Casting Their Net
Its trade relationships span the globe, but fresh island fish remains rooted in Hawaii.
When 18-year-old California native Bruce Johnson moved to Hawaii 30 years ago, he was quickly reeled in by the lifestyle of commercial fishermen in Kona on the Big Island, where he spent the next eight years before moving to Maui.
Eight years later at Maalaea Harbor on Maui, Johnson founded Fresh Island Fish Co. in 1977. Today, his company processes 40,000 to 50,000 pounds of fish weekly for local distribution through facilities on Maui, the Big Island, Oahu and — its 2001 addition — Kauai. Last year, the company earned $13.9 million in gross sales, placing the family-run business at No. 12 on Hawaii Business’ Best of the Rest list.
“I founded the first facility because I felt there was a need for a good-quality distributor,” Johnson says. “This also gave me the opportunity to continue fishing and staying involved with the fishing community.”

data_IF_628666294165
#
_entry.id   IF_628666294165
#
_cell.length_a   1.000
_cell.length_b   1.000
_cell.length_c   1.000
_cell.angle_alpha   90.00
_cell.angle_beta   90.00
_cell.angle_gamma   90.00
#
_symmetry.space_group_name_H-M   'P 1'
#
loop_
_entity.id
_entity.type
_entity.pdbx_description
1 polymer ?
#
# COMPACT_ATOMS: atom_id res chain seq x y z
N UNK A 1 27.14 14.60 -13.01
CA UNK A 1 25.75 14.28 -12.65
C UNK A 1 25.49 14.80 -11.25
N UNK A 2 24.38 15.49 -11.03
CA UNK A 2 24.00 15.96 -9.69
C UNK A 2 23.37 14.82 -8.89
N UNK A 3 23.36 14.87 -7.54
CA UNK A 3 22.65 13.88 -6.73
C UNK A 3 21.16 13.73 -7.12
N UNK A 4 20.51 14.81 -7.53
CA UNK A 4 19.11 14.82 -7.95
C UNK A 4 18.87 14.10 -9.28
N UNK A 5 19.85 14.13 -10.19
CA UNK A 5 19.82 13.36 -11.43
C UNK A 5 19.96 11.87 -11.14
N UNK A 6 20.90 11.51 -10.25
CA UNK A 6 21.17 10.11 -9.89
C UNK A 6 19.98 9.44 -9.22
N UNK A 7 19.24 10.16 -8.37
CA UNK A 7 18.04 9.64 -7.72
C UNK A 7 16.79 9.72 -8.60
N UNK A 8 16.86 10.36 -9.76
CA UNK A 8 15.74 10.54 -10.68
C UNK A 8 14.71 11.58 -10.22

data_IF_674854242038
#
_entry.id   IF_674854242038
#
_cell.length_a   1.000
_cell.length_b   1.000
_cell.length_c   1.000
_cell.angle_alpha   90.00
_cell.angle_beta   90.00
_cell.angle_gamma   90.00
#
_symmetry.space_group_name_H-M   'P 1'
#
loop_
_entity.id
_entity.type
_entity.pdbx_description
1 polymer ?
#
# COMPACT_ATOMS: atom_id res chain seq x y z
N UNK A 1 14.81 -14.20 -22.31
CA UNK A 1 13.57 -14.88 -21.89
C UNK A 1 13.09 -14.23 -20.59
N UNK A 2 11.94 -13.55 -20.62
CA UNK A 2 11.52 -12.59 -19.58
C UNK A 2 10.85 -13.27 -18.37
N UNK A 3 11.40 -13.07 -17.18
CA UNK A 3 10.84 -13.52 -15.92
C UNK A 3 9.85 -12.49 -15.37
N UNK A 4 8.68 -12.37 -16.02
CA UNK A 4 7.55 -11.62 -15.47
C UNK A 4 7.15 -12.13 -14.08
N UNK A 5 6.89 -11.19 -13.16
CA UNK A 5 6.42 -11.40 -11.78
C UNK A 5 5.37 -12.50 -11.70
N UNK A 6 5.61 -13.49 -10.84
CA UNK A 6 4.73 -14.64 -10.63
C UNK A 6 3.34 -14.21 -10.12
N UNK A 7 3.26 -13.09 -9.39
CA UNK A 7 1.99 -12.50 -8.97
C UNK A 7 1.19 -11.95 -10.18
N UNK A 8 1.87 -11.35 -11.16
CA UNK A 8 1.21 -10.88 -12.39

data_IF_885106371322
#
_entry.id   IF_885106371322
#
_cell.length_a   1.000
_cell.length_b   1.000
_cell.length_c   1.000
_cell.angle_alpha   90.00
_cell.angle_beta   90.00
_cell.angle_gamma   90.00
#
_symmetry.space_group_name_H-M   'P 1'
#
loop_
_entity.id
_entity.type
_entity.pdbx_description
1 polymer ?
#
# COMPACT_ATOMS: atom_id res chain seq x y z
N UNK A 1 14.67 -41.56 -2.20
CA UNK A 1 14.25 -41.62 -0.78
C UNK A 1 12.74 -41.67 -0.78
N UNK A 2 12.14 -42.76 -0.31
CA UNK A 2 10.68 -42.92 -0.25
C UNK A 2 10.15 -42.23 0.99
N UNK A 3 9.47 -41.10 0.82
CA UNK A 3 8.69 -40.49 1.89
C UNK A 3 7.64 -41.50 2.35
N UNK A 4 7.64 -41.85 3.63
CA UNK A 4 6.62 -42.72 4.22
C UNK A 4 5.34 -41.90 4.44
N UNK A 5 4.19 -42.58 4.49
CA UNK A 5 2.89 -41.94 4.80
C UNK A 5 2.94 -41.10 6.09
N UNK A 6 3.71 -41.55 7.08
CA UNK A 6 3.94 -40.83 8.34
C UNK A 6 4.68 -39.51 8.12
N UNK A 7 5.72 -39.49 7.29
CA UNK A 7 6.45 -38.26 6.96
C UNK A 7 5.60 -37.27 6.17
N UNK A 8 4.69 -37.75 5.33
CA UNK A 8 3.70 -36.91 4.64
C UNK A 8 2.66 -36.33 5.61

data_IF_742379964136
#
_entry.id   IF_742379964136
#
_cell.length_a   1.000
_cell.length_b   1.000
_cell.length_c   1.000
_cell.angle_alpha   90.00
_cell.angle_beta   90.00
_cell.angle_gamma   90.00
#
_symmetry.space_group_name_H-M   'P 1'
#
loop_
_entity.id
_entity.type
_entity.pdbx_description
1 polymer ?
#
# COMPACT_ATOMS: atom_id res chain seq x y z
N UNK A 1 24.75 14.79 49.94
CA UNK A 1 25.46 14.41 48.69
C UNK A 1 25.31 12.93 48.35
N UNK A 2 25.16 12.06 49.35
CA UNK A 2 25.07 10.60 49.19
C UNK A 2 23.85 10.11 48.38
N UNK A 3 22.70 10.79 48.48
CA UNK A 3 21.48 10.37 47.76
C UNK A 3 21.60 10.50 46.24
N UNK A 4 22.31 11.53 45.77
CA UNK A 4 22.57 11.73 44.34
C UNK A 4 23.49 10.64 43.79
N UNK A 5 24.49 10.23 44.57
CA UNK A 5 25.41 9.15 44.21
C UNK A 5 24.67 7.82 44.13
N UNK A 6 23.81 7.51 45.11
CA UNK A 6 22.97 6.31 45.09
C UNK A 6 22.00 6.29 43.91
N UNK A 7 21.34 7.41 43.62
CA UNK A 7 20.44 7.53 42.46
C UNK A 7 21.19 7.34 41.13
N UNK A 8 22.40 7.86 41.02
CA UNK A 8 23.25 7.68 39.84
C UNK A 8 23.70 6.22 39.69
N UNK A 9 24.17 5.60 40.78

Johnson attributes much of the company’s success to its import-export operations established in the 1980s. FIF’s export division ships fish daily throughout the United States and Canada.
For more than 20 years, FIF’s strong trade relationships with countries such as New Zealand and Australia have produced major seafood resources for the company.
“Resource management has always been a concern of mine, and establishing trade relations throughout the Pacific was a major incentive,” Johnson says. “We also import seafood from various farms in the U.S. and Canada.”
Johnson maintains that FIF’s first priority is its Hawaii suppliers and customers. FIF’s products can be found in Hawaii’s T S Restaurants, including Duke’s Waikiki. The company also owns and operates an aku boat that supplies Maui retailers. Kona and Kauai plants produce a large percentage of the state’s yellow-fin tuna. “Our first choice is to purchase from the Hawaiian fishing fleet,” he says. “(And) when supply is short, our customers in Hawaii will always come first.”